We are living in a time when global mega trends are actively reshaping our world at a rapid pace, and raising both profound challenges and opportunities
Every year, approximately $48 trillion are invested in projects. Yet according to the Standish Group, only 35% of projects are considered successful. The wasted resources and unrealised benefits of the other 65% are mind-blowing. Gartner’s research indicates that change is coming soon, predicting that by 2030, 80% of project management tasks will be run by Artificial Intelligence (AI), powered by big data, machine learning (ML), and natural language processing.
In PwC’s ‘22nd Annual Global CEO Survey’, 85% of CEOs agreed that AI would significantly change the way they do business in the next five years. With the availability of big data and strong processing power, AI can act as a thinking processor. Even though nascent in its development, AI can be applied to PM to reduce incredibly complex issues and play a significant role in their success.
Automation to free 360 hours every 365 days
Forbes found that AI could save the average Fortune 500 company $4.7 million per year via automation. According to the report, 53% of employees state that they can save up to two work hours a day (240 hours per year) through automation and 78% of business leaders posit that automation can free up to three work hours a day (360 hours per year).
We are living in a time when global mega trends are actively reshaping our world at a rapid pace. These large-scale macroeconomic and geo-strategic forces – which we define as changes in ‘demographics’, the ‘shift in global power’, ‘urbanisation’, ‘climate change’ and ‘technological breakthroughs’ – are raising both profound challenges and opportunities for governments and business alike. In particular, ‘technological breakthroughs’, and the impact of advances such as AI, will have a huge impact on the future of the workforce, including the role of the project manager.
Three waves of job displacement
PwC’s recent analysis of OECD data covering 200,000 jobs in 29 countries breaks AI’s job-displacement effect into three waves: algorithmic (until the early 2020s), augmentation (to the late 2020s) and autonomy (to the mid-2030s). The first wave will impact relatively few jobs – perhaps 3%. By the mid-2030s, however, up to 30% of jobs could be automated – mostly those involving clerical and manual tasks. The need for upskilling the workforce is clear: as technology evolves at an ever-increasing pace, so too will employees’ skill sets in order to adapt and keep pace with such changes – allowing all to thrive in the new era of AI.
AI can be used to analyse disparate and ‘big’ data with greater speed and dexterity to derive actionable, tangible insights. In this way, project managers will be empowered with more and better-quality data and insights to improve the speed, quality and accuracy of decision-making throughout the project life-cycle.
Technology to improve project selection
One reason for this disappointing rate is the low level of maturity of technologies available for project management. This is about to change. Researchers, start-ups, and innovating organisations are beginning to apply AI, machine learning, and other advanced technologies to project management, and by 2030 the field will undergo major shifts.Technology will soon improve project selection and prioritisation, monitor progress, speed up reporting, and facilitate testing. Project managers, aided by virtual project assistants, will find their roles more focused on coaching and stakeholder management than on administration and manual tasks.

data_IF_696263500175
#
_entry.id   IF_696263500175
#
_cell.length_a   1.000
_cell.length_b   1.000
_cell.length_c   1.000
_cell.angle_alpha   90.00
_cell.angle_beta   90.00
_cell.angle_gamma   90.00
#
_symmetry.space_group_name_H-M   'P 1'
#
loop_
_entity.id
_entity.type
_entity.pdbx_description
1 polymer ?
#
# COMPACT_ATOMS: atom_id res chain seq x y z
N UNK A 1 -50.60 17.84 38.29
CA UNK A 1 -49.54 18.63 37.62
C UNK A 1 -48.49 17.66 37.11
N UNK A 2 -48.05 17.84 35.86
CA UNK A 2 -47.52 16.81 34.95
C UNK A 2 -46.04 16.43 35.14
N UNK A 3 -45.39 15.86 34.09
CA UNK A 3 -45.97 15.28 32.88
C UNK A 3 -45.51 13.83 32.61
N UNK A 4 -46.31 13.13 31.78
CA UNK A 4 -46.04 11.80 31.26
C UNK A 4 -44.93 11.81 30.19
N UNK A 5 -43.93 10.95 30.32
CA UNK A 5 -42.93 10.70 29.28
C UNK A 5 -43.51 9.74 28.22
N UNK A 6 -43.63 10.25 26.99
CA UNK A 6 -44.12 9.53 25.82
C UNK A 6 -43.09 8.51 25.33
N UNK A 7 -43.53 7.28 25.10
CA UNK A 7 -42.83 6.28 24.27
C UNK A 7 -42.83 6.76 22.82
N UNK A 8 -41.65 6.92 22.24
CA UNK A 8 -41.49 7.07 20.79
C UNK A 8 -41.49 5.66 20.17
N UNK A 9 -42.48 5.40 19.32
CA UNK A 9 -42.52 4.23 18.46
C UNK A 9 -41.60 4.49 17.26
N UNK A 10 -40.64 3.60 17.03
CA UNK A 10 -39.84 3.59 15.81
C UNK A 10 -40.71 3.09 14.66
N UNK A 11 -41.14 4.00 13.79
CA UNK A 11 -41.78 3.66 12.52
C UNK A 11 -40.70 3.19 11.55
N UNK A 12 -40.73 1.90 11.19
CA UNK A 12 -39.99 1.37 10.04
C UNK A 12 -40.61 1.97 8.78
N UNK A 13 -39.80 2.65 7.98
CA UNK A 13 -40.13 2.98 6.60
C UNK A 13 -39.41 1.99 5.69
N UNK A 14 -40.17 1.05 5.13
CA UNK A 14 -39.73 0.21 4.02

If applying AI and other technological innovations to project management could improve the success ratio of projects by just 25%, it would equate to trillions of dollars of value and benefits to organisations, societies, and individuals.Organisations and project leaders that are most prepared for this moment of disruption will stand to reap the most rewards. Nearly every aspect of project management, from planning to processes to people, will be affected.
Risk management is ripe for automation
One of the most developed areas in project management automation is risk management. New applications use big data and ML to help leaders and project managers anticipate risks that might otherwise go unnoticed. These tools can already propose mitigating actions, and soon, they will be able to adjust the plans automatically to avoid certain types of risks.
AI will change how the discipline of project management and the role of project managers will function in the future. By 2030, 80% of the work of today’s project management discipline will be eliminated as AI takes on traditional project management functions such as data collection, tracking and reporting. In this context, the role of the project manager will shift from ‘managers’ to ‘leaders’ who are able to integrate AI capabilities into new practices and procedures, allowing for a greater focus on activities requiring soft skills such as ideation, communication, listening, problem solving and emotional intelligence.
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